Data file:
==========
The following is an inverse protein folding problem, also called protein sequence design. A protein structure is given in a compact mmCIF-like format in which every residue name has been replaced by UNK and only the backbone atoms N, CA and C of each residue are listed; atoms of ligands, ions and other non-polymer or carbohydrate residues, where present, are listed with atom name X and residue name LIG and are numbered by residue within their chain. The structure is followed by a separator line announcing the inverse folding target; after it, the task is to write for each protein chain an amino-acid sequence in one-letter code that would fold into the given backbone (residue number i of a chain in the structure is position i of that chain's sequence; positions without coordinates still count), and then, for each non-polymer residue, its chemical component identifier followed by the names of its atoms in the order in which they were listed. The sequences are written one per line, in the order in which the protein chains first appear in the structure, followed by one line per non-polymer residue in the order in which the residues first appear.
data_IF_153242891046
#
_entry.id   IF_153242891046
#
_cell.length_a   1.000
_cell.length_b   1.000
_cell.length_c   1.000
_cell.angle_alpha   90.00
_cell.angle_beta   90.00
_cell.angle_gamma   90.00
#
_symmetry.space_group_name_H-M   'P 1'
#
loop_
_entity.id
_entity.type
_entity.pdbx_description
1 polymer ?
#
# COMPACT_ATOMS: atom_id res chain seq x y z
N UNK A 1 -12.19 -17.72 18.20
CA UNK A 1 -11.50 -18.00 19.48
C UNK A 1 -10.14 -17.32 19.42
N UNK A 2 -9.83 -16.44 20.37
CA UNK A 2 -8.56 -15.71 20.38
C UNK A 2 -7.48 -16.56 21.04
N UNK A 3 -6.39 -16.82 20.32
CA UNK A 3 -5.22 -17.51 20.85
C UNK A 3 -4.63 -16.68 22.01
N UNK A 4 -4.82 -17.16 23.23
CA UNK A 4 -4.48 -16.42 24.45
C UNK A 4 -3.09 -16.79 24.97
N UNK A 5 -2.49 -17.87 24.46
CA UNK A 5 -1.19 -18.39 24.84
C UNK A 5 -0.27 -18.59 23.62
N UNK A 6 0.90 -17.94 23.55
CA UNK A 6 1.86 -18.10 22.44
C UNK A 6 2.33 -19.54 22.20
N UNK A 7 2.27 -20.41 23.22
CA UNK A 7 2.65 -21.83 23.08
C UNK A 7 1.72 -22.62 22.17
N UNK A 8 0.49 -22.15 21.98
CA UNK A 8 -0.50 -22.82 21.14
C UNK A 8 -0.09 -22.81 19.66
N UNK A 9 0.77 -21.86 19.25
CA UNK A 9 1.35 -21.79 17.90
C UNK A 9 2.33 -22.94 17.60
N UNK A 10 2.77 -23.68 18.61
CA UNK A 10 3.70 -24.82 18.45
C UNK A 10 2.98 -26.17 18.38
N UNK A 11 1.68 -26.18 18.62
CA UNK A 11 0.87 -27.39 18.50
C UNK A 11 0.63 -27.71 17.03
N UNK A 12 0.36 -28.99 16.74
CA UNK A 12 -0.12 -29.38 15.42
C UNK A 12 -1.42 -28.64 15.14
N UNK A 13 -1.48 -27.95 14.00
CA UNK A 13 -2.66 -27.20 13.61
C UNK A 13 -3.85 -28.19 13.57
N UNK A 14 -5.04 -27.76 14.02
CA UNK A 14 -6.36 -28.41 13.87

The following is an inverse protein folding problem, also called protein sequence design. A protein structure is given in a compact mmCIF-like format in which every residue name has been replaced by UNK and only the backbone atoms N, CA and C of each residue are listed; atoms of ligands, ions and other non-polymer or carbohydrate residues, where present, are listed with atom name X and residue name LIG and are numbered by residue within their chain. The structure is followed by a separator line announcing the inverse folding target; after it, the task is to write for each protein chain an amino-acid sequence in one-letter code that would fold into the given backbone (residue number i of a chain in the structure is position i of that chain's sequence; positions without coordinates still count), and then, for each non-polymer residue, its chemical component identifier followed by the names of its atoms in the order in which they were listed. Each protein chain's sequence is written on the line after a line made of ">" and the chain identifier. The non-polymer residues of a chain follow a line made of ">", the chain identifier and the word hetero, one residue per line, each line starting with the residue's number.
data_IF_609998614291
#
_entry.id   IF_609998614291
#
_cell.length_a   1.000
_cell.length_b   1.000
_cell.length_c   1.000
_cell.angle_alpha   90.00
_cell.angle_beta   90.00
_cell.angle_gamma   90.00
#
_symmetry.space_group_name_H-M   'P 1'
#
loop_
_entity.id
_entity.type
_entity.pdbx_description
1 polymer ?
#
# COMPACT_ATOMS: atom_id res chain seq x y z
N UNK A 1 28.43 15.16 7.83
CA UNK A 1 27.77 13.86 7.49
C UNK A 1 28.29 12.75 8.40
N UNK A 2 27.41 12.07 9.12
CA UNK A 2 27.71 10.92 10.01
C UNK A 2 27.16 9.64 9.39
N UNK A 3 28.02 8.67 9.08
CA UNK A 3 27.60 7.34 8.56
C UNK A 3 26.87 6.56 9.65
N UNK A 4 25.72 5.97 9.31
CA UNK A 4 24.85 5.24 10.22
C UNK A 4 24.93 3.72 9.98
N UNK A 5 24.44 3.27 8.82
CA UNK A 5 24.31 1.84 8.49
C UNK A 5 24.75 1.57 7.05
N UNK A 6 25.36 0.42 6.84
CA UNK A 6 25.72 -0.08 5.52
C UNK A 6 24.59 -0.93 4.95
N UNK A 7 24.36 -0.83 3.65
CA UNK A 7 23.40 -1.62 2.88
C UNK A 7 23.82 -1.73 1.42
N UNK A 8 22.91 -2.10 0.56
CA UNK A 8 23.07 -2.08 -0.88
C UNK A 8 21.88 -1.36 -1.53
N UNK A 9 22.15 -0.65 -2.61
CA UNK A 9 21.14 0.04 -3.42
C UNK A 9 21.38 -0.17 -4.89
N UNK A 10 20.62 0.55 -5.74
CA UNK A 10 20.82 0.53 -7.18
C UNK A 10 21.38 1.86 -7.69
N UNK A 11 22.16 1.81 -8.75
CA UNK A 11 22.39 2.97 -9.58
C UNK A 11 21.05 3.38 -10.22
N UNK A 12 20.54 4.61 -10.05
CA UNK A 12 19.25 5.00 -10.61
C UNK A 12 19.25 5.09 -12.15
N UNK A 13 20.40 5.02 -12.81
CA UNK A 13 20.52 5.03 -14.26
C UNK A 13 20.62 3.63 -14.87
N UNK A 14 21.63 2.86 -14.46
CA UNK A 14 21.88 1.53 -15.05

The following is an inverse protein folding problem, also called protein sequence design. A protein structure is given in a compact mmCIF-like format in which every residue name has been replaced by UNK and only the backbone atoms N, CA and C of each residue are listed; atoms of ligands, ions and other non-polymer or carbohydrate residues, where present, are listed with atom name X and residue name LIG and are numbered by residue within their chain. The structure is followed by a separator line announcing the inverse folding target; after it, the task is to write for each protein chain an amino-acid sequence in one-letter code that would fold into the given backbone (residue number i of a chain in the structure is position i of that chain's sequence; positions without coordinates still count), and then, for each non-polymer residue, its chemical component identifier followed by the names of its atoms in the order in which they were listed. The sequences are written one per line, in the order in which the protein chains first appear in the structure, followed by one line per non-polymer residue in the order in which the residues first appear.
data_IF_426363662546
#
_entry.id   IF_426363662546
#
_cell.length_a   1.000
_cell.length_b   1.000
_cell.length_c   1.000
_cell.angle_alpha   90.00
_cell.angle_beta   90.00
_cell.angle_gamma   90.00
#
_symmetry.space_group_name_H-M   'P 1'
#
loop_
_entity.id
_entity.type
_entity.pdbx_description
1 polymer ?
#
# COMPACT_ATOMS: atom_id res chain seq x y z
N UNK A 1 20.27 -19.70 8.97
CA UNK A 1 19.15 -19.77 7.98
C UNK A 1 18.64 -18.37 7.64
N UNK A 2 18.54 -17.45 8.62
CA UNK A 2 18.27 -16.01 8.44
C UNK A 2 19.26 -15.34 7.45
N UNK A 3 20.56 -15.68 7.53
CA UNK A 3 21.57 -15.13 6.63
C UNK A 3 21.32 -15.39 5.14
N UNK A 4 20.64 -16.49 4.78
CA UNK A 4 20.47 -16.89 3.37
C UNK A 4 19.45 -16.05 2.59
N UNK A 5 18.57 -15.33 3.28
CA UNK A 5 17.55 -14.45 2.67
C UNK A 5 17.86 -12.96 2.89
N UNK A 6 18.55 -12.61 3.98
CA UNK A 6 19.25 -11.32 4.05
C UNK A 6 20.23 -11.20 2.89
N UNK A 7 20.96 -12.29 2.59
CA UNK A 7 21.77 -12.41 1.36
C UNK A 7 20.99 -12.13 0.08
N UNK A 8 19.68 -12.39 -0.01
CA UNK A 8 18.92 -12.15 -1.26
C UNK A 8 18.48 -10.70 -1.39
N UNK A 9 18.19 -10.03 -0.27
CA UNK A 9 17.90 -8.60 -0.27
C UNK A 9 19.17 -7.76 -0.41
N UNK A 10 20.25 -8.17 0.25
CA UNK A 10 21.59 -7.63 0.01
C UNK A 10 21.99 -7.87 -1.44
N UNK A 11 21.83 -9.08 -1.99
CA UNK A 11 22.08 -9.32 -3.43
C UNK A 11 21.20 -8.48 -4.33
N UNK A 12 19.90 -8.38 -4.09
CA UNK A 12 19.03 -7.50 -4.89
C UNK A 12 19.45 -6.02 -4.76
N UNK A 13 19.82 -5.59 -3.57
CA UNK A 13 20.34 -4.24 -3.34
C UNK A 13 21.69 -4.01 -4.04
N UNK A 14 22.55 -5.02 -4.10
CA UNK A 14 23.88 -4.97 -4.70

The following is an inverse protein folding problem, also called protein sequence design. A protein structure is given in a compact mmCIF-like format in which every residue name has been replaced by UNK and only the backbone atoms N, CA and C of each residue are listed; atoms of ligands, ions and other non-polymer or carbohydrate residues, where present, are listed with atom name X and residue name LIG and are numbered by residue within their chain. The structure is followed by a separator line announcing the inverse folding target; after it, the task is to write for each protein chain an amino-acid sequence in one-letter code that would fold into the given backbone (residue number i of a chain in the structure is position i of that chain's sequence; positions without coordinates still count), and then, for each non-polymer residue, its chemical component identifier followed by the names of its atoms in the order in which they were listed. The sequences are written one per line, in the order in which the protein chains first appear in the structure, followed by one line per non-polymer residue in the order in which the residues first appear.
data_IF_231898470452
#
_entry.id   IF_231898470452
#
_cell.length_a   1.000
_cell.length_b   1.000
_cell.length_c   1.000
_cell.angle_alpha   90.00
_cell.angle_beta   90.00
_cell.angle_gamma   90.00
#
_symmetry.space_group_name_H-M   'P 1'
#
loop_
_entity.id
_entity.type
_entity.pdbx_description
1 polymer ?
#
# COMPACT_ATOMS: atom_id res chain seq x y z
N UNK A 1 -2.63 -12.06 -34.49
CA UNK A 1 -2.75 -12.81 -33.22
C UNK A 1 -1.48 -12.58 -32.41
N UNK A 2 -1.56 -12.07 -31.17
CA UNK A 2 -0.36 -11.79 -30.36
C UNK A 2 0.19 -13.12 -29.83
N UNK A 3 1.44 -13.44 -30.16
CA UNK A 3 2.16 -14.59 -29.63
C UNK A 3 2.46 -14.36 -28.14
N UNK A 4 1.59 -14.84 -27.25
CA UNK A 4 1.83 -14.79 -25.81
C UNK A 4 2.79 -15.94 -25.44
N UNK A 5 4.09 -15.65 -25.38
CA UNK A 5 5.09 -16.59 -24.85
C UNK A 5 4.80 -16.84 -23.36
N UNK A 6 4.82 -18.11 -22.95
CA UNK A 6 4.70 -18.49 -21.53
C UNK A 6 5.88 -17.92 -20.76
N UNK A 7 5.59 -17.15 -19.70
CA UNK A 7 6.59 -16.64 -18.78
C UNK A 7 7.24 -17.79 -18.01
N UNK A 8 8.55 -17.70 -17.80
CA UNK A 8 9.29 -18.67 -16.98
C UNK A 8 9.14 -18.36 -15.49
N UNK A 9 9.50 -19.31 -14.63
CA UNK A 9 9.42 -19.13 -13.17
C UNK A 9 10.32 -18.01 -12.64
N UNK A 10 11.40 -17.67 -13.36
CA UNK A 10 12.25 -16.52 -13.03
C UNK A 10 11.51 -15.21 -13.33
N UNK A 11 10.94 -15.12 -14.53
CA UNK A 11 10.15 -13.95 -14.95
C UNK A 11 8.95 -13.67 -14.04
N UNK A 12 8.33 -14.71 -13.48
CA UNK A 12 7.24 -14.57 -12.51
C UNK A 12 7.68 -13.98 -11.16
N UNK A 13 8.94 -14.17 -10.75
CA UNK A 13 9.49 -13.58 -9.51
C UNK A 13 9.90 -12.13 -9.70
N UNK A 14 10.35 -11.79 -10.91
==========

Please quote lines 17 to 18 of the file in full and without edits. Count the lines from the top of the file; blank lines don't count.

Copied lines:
_entity.type
_entity.pdbx_description